“My Face for the World to See”: Representing Candy Darling – Sarah Hollyer-Carney
FEBRUARY 17, 2020
Cw: sexual assault, transphobia
Candy Darling is almost always spoken about in relation to well-known male artists. As an actress, model and muse working in New York City’s downtown arts scene in the 1960s and 70s, Darling starred in one of Tennessee Williams’ final plays, and was depicted on her deathbed by photographer Peter Hujar. She is the subject of The Velvet Underground’s “Candy Says,” as well as one of the subjects of Lou Reed’s “Walk on the Wild Side.” But it is for her role as one of Andy Warhol’s “superstars” that she is primarily remembered today.
Darling grew up in Long Island, watching the growing queer trans community in New York from a distance. She was relentlessly bullied in high school for her gender expression, which culminated in her attempted murder and subsequent drop out. Darling idolized the glamorous femininity of old Hollywood movie stars such as Kim Novak, Rita Hayworth and Lana Turner throughout her childhood, and she eventually left home for the city in order to transition and become a movie star herself. In the 2010 documentary Beautiful Darling, George Abagnalo, one of Darling’s co-stars in Women in Revolt, says that “to be considered a beautiful woman –– a beautiful movie star –– was the most important thing in Candy’s life.” Darling’s connection with Andy Warhol and her appearances in his films did a great deal to help her achieve that dream. In the small world of Warhol’s Factory scene, she was able to become the kind of movie star she had always longed to be. Darling remains among the most well-known historical trans people today.
Warhol and Darling were interviewed together before the premiere of the film that would eventually become Women in Revolt. As Darling describes the film, an interviewer narrates –– over her –– that “Candy is a man.” Despite this, the narrator admits, “in Warhol’s phrase, she is a real lady.” The interviewer considers Darling’s legitimacy as a “real lady” to be entirely contingent on how Warhol perceives her. And in a sense, he is correct; Darling’s appearances in Warhol’s films gave her fame, but it also brought her significantly wider acceptance as a woman. Critics writing about Darling would frequently compare her to her primary idols, glamorous movie stars like Kim Novak. Warhol’s films gave Darling the stage upon which she could enter into this cultural role, at a time when there was essentially no precedent for a trans woman to do so.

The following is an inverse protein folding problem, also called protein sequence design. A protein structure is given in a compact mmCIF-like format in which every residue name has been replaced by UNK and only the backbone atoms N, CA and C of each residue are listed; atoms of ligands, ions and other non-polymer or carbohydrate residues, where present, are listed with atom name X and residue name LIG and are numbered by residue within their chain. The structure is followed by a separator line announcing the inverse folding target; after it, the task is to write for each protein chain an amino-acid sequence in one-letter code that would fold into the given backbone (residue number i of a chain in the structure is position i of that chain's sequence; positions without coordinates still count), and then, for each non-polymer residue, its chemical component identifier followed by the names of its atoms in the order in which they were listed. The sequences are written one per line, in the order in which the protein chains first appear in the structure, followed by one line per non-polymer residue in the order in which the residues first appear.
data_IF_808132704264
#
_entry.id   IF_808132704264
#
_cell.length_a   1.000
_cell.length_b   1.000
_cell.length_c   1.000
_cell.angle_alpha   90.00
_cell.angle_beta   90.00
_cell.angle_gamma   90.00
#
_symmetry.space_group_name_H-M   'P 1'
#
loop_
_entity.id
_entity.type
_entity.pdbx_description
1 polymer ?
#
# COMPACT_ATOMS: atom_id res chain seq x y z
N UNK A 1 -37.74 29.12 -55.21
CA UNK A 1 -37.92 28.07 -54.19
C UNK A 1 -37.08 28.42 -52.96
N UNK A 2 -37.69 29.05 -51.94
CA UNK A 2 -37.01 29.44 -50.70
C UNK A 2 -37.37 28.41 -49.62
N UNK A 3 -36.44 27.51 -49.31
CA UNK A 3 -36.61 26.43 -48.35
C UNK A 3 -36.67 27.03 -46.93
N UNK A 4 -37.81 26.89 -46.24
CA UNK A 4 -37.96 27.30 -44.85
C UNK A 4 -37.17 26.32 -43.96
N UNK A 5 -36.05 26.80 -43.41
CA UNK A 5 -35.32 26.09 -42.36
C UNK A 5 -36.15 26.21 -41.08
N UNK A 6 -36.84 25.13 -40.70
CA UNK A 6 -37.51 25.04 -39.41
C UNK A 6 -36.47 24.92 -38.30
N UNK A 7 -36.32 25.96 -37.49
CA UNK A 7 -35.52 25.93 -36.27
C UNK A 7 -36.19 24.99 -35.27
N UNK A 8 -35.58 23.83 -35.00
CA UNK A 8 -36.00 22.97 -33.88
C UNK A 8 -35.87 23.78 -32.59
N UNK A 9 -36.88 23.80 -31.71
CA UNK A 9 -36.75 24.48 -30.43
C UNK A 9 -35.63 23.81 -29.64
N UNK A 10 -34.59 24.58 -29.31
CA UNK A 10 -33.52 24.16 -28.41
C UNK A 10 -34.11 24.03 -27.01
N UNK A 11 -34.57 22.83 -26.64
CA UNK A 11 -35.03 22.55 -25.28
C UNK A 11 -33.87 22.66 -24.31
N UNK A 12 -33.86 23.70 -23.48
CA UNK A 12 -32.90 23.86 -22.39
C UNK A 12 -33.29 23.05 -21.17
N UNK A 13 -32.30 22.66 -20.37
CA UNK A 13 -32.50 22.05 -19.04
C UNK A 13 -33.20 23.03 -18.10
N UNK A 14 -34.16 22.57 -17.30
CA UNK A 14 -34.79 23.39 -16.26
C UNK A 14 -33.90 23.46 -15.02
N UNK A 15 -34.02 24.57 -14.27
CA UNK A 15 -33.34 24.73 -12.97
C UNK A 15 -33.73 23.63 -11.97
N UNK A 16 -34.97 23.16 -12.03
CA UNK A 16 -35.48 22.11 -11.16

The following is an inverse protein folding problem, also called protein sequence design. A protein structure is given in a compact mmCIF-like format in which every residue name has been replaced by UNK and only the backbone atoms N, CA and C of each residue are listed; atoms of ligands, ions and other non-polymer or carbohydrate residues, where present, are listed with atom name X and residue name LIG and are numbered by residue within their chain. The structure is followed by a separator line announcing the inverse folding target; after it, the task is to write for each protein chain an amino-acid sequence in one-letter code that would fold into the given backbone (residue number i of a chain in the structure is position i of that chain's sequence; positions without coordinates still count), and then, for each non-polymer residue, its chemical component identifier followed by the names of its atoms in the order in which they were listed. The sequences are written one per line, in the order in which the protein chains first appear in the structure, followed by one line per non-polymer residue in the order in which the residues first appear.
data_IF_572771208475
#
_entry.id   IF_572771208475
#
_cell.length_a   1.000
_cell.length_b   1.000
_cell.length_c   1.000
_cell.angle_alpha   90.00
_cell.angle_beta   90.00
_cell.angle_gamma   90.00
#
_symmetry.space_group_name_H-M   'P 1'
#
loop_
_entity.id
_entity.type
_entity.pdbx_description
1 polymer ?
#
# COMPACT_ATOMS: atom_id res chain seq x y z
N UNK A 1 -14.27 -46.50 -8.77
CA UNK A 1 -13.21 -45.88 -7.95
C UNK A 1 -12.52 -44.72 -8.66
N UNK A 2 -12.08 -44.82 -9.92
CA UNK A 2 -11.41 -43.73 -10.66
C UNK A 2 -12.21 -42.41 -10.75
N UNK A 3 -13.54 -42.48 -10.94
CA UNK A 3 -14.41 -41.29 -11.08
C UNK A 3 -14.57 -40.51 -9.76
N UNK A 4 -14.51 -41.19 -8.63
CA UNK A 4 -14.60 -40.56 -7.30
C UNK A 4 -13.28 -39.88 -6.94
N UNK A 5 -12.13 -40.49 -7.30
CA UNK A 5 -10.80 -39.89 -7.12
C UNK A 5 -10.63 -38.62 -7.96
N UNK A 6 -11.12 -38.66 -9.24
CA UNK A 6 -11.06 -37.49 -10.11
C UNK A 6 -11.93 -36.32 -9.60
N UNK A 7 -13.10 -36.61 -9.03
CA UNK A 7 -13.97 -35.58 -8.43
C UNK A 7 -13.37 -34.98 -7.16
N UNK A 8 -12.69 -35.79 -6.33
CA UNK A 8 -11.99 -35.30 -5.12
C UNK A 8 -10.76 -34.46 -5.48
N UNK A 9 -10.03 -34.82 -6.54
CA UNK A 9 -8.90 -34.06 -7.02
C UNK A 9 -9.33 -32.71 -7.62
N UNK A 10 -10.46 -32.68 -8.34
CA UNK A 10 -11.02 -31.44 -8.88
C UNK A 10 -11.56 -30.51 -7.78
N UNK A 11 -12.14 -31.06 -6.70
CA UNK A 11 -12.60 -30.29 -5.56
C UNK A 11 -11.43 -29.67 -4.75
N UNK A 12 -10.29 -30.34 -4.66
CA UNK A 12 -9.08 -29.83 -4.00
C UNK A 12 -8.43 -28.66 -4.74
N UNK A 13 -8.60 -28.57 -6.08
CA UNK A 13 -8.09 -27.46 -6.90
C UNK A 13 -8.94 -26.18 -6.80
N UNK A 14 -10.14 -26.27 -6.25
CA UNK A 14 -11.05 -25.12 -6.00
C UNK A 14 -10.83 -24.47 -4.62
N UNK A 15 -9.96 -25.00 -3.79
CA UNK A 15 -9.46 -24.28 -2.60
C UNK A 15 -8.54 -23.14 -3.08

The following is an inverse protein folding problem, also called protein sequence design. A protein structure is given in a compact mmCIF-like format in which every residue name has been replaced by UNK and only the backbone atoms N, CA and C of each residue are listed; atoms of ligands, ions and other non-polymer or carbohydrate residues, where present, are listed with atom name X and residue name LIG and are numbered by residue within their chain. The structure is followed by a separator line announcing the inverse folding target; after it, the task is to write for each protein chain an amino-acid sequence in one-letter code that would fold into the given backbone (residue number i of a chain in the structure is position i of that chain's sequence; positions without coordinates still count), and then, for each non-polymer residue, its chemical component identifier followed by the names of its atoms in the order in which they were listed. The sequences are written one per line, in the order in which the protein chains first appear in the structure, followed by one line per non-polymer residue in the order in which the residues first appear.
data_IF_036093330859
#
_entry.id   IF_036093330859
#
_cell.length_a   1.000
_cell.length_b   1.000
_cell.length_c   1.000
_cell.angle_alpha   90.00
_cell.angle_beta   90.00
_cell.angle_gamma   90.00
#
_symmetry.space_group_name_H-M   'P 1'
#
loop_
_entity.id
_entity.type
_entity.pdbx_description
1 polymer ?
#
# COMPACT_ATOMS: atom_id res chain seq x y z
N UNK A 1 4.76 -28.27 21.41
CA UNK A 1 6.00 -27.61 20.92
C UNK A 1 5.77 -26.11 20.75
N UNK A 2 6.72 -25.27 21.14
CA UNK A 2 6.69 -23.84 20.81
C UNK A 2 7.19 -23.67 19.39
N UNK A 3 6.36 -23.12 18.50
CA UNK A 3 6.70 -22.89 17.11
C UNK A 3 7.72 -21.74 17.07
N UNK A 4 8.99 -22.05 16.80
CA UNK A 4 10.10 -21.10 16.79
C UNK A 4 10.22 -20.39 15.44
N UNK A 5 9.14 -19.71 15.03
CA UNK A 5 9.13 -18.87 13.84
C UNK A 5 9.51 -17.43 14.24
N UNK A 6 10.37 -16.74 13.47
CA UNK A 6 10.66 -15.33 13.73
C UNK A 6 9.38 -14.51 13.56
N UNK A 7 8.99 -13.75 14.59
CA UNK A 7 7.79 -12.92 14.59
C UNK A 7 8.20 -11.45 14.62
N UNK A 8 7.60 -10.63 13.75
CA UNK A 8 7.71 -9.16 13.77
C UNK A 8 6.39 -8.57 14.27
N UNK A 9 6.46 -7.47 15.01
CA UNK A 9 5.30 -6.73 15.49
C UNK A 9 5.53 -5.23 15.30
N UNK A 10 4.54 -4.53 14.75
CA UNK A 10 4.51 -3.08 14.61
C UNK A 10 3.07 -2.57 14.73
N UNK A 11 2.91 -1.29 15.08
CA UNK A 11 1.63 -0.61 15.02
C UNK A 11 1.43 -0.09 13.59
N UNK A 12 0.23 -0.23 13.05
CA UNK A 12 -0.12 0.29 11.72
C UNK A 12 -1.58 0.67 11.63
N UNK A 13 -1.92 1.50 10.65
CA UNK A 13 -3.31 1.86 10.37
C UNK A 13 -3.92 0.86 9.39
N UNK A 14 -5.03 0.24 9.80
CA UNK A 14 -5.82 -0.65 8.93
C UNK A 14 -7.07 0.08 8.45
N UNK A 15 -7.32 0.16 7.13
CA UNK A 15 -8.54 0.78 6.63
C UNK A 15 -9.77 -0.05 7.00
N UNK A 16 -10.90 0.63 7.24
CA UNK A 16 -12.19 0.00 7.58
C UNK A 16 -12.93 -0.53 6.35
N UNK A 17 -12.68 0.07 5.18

But none of this changes the manner in which Warhol depicted Darling. Though he did not direct his films, he was the producer, and he would have most likely been responsible for casting and creating the roles she played. Warhol’s anti-feminist satire Women in Revolt features Darling, along with Jackie Curtis and Holly Woodlawn –– two other trans Warhol superstars –– as radical feminists. The film’s main characters are misogynistic caricatures of feminists in the 1970s women’s liberation movement. They are based on Warhol’s perception of extremist figures like Valerie Solanas. The decision to cast trans women to play these radical feminists is its own provocation, as transphobic rhetoric characterized much of second-wave feminism. Germaine Greer’s book The Female Eunuch, published a year before Women in Revolt was released, is a popular trans-exclusionary radical feminist text. In a 1989 interview with Independent Magazine, Greer describes an encounter with a trans woman to whom she refers as “it.” She describes the trans woman’s face, which was “thickly coated with pancake make-up through which the stubble was already burgeoning,” and she mocks her “enormous, knuckly, hairy, be-ringed paw.” For Warhol to play on this bigotry by casting trans women, whose supposedly regressive gender performance outraged transphobic feminists is –– perhaps unintentionally –– subversive. Women in Revolt is hardly a revolutionary film, but this indicates that Darling’s involvement in the project was not a matter of promoting Warhol’s ideology.